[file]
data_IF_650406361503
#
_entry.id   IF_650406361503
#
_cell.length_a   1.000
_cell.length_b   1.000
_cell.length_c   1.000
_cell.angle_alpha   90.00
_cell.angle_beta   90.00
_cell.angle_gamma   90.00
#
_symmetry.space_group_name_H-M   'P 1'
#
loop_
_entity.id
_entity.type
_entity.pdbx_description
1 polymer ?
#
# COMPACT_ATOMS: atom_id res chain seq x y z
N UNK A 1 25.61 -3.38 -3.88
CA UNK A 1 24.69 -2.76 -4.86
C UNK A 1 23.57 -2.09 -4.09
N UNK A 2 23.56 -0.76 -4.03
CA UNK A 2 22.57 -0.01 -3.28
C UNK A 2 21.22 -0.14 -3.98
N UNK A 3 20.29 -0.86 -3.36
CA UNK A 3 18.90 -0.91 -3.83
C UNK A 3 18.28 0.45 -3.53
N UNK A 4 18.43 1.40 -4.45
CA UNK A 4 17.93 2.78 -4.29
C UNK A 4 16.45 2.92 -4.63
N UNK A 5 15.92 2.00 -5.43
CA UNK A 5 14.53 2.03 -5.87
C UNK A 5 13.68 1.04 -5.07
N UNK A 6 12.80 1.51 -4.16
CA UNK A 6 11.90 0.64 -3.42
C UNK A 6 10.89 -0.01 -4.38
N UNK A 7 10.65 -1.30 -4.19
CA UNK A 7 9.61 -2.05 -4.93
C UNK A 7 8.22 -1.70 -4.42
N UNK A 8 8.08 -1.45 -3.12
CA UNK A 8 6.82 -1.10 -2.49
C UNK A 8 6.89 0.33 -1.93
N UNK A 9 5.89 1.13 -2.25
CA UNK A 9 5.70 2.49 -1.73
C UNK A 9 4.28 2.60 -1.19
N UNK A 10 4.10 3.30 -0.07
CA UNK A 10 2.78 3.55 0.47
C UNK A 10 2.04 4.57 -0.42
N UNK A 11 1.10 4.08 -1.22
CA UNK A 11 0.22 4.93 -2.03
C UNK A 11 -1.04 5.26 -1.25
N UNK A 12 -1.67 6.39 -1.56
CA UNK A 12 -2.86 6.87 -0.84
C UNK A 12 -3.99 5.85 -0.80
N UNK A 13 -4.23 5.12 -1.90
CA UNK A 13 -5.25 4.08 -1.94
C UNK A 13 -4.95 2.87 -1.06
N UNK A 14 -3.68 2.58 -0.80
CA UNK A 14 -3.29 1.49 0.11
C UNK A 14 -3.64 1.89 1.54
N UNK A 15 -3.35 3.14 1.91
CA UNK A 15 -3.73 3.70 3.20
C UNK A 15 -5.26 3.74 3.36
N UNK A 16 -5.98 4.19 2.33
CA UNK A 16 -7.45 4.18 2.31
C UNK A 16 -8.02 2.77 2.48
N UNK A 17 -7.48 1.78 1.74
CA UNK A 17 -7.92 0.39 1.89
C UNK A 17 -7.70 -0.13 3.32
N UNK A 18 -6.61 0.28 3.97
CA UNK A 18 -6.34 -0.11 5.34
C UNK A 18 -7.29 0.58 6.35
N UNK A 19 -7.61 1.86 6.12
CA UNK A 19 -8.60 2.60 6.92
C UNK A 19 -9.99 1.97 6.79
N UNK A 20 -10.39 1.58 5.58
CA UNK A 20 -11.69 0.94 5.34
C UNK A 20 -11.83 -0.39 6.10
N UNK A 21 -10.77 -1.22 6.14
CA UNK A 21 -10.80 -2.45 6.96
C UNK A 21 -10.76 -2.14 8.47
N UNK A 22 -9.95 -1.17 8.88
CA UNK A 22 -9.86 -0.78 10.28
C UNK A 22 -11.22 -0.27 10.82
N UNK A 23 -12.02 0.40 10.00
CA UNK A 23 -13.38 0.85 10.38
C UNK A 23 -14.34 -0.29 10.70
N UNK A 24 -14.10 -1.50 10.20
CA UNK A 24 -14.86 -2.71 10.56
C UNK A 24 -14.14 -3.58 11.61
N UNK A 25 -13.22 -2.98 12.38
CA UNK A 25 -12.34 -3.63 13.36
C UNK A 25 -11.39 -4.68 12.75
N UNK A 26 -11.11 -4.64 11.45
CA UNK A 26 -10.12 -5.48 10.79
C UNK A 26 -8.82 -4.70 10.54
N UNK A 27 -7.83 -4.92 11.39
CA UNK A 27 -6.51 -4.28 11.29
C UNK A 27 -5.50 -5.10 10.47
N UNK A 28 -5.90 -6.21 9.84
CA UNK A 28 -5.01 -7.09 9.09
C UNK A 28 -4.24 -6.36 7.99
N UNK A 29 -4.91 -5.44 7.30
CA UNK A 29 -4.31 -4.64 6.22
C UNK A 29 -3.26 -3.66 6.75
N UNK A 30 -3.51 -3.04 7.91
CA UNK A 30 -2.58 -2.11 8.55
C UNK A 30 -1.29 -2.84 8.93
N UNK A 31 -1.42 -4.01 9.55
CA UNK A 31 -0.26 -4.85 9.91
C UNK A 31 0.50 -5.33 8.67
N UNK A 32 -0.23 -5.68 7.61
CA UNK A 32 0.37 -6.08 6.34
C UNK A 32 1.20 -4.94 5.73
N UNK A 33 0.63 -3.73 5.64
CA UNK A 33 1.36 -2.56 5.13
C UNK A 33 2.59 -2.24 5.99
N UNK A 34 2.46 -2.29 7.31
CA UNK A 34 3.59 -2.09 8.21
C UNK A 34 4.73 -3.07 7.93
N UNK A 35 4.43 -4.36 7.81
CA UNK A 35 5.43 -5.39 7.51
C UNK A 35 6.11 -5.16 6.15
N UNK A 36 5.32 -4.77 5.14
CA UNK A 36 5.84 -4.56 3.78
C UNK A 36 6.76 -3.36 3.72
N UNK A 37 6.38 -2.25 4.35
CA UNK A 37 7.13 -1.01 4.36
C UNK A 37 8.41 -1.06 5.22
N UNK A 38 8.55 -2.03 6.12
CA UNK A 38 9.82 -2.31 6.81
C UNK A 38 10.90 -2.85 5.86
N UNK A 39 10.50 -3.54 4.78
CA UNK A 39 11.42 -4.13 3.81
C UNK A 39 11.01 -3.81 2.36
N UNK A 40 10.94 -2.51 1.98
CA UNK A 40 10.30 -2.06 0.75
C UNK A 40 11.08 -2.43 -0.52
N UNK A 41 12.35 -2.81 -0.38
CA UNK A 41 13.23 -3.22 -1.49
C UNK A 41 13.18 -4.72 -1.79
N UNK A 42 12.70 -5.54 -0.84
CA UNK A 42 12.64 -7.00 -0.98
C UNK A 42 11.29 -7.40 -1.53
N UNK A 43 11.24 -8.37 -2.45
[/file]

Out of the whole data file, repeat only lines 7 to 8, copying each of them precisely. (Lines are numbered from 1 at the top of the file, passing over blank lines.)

_cell.length_c   1.000
_cell.angle_alpha   90.00